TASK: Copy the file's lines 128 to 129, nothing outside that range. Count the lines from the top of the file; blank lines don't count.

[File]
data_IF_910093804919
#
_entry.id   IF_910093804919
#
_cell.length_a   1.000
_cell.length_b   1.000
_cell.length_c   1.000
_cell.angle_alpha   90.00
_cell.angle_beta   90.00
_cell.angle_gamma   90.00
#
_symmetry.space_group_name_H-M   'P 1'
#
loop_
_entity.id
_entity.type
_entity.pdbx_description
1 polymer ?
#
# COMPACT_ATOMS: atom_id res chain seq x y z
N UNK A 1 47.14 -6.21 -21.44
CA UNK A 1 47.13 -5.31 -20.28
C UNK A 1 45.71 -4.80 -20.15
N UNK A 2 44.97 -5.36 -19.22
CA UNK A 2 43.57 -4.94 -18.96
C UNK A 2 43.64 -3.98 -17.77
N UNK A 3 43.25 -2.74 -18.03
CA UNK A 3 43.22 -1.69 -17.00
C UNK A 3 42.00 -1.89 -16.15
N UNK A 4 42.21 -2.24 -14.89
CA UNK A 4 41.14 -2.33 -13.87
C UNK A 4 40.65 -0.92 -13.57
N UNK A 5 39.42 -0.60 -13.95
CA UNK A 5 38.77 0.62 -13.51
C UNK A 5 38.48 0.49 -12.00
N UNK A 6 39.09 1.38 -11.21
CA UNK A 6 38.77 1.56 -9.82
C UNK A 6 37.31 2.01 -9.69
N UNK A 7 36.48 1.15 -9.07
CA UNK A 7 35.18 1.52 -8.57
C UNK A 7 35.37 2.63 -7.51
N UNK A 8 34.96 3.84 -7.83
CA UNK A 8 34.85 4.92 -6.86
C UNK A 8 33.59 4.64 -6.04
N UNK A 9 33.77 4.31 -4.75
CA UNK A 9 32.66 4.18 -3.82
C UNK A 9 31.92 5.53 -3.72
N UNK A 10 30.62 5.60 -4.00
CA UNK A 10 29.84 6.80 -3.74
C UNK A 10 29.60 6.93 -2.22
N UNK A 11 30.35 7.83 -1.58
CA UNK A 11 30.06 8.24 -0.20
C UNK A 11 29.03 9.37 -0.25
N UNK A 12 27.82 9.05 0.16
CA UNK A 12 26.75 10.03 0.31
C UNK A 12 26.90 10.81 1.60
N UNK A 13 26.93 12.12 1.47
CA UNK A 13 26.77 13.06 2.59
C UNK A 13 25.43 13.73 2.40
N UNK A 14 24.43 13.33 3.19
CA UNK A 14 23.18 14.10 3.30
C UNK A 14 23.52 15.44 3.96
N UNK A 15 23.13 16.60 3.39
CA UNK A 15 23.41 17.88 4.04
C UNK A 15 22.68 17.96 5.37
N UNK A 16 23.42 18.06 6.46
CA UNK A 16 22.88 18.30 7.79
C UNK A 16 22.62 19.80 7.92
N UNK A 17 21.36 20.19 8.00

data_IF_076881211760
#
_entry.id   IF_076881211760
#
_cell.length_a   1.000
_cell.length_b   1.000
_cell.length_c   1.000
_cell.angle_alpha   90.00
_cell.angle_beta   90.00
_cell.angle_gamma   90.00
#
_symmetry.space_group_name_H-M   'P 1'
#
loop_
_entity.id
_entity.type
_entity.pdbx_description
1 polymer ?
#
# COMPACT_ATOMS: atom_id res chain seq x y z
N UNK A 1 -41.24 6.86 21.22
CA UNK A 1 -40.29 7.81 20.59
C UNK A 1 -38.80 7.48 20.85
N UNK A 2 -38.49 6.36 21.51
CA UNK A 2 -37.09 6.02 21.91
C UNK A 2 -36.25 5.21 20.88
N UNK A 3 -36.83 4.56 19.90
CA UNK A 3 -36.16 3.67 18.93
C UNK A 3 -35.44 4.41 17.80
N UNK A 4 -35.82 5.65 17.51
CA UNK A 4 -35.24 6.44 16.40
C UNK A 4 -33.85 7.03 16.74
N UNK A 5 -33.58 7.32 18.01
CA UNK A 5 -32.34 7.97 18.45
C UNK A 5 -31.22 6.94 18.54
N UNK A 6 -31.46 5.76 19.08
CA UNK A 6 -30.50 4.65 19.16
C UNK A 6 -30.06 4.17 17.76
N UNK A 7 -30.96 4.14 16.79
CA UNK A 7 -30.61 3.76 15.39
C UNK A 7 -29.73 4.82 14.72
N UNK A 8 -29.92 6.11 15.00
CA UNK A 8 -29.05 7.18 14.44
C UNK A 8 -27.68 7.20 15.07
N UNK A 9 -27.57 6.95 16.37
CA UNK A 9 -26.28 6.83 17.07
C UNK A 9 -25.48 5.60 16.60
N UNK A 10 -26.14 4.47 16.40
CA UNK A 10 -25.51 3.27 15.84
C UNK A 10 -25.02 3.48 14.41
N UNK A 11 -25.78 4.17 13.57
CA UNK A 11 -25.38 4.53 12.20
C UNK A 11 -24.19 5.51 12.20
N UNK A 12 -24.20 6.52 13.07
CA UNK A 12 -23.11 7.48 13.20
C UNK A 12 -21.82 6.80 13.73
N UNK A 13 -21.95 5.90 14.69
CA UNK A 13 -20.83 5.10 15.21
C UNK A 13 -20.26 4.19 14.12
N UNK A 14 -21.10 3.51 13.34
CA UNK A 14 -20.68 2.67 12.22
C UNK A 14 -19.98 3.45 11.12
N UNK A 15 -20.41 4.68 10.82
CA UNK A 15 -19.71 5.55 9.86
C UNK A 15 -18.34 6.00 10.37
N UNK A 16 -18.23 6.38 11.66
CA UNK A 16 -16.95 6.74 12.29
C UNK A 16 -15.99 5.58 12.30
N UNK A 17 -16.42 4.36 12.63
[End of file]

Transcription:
C UNK A 13 -20.26 4.19 14.12
N UNK A 14 -21.10 3.51 13.34